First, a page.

So the answer to it being OK to have overlapped windings is no, due to the added capacitance of the overlapping windings and capacitive coupling. A Tesla coil is better described as a quarter wavelength helical resonator. It needs a high Q factor and the capacitive coupling of overlapping windings will dampen the resonance resulting in sub par performance.

Update (2 years later I got around to it...):
I should make a diagram someday, while not technically 100% accurate, here is a good analogy. Think of a tesla coil as a long wire that reflects waves at the top end back down. When in resonance, every time the energy packet reaches the base after reflecting back from the top, a new amount of energy is added to the packet making it grow, and again sending it up the coil.

If you have over lapping wires, as the energy wave travels through the wire some of it is lost via capacitive coupling to other winding layers, and those packets of lost energy continue on, but now out of phase, their reflection will not line up with the rest of the main energy packet. This will dampen the resonance via destructive interference etc.

You will get a loss of Q not only from over lapping windings, but also if the base material of the tube supporting the wire is lossy at RF, it will capacitivly couple energy out of the coil. In some of my work I have found similar coils (dimensional and wire length etc.) with cardboard vs. polypropylene tubes for the main body can have Q's of 25 vs 175. That means the plastic tubed coil had an additional voltage gain of 7x, and it was very noticeable.

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    \$\begingroup\$ I'm interested! I'm also interested to know why you're getting downvotes?? Hey downvoters: please leave comments when you downvote! \$\endgroup\$ – bitsmack May 17 '16 at 16:55
  • \$\begingroup\$ Hi MadHatter, I am indeed very interested in this and would love to hear your explanation of what a Tesla coil really is. \$\endgroup\$ – Misha May 17 '16 at 19:31
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    \$\begingroup\$ +1 for being the closest to correct. People don't seem to understand that Tesla coils do not operate on the same theory as standard iron-core transformers. \$\endgroup\$ – DerStrom8 May 18 '16 at 17:38
  • \$\begingroup\$ Hi, could you explain why adding capacitance is bad? I thought it would just slow the resonant frequency, which would mean it needs a different tuning, but I don't see why it would reduce the Q factor. I'm new to HF/HV, though. \$\endgroup\$ – piojo Jan 2 at 10:24
  • \$\begingroup\$ @piojo I finally updated my answer... \$\endgroup\$ – MadHatter Jan 3 at 4:02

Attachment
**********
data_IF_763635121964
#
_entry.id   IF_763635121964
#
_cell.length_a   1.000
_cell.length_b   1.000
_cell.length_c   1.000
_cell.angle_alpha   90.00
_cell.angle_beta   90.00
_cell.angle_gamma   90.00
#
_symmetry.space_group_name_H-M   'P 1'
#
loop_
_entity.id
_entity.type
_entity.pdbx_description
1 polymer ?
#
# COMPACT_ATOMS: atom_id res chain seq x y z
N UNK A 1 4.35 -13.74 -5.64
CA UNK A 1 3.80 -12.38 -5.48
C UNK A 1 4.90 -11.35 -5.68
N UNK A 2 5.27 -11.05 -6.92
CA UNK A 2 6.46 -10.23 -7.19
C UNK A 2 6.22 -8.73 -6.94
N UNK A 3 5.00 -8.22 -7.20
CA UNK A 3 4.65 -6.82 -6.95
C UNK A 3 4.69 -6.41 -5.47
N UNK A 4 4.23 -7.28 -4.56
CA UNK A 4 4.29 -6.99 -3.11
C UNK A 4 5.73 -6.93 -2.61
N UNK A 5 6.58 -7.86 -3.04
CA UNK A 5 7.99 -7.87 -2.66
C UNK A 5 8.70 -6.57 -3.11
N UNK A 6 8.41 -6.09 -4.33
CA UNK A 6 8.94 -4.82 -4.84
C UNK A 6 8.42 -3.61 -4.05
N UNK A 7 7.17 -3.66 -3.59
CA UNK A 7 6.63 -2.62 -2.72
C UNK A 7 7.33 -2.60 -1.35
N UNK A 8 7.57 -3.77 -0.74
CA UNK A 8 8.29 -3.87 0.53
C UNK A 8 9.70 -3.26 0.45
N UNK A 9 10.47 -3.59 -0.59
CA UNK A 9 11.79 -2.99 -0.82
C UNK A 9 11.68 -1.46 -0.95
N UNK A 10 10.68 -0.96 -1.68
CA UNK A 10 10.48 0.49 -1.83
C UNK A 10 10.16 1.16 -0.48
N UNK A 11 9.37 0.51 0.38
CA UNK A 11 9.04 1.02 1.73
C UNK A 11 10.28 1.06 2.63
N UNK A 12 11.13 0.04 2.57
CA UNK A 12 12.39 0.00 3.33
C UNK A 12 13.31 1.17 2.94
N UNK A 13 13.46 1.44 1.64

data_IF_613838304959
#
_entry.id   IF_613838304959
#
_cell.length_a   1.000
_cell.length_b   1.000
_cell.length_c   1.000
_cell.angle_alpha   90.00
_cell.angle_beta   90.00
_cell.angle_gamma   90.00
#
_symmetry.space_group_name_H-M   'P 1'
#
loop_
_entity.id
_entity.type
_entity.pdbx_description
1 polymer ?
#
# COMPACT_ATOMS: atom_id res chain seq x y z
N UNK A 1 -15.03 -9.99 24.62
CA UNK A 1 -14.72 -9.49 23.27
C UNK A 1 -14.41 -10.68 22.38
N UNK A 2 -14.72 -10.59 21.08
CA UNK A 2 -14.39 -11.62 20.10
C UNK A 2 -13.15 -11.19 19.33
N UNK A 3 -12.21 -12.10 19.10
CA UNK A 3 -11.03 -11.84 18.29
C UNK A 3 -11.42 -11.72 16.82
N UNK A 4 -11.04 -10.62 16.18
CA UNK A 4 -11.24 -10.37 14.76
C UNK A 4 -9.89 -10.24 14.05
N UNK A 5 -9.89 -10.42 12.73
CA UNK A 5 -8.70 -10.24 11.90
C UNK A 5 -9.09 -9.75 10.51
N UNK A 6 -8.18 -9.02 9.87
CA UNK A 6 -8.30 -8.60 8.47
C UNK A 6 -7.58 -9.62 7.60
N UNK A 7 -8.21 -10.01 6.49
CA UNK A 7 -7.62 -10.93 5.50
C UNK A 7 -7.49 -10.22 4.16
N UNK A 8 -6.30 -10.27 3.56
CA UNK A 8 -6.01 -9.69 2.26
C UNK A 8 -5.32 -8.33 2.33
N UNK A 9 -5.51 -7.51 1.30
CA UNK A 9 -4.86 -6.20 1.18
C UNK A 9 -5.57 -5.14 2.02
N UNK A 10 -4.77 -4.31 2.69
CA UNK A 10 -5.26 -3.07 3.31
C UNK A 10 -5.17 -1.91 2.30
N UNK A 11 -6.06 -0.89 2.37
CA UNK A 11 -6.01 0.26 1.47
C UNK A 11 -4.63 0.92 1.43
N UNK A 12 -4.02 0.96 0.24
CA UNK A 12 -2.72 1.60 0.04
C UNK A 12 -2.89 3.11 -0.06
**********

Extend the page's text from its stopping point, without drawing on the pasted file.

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Totally not, If the output voltage is like 100.000V and you have 1000 turns that would mean there is a voltage of 100V/turn. and when the turn are very close together it may happen that there will be an arc from one turn to another and it will damage your tesla coil's secondary.

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It all depends on the wire that you have removed from the transformer. If it has any nicks or holes in the enamel insulation, it may short out from one layer to another. Depending on the rating of the wire, it may short out even if there is not a defect in it. You can use insulating tape between the layers, but given the voltages of the Tesla coil, the best approach is to use a single layer for the insulation.

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Yes, one common technique for lowering the Tesla secondary's wire resistance and raising the Q-factor is to wind several parallel wires on the same coilform. Solder your three windings together at each end, so they behave like "Litz" wire.

The famous "Edmund Scientific" Tesla coil, the conical one, uses this technique. I don't recall if it has three or four parallel conductors.

On the other hand, if the several conductors are wound atop each other, rather than lying in parallel against the coilform, there may be a circulating current between them (since their lengths differ.) This would appear as a Q-factor lower than expected.

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  • \$\begingroup\$ In the 100's of kHz, I'm not sure how much Litz would benefit, since most people are using wire near the skin depth already. I have found the Q to be more affected by physical structure rather then wire (assuming the wire is semi appropriately sized.) \$\endgroup\$ – MadHatter Jan 3 at 4:05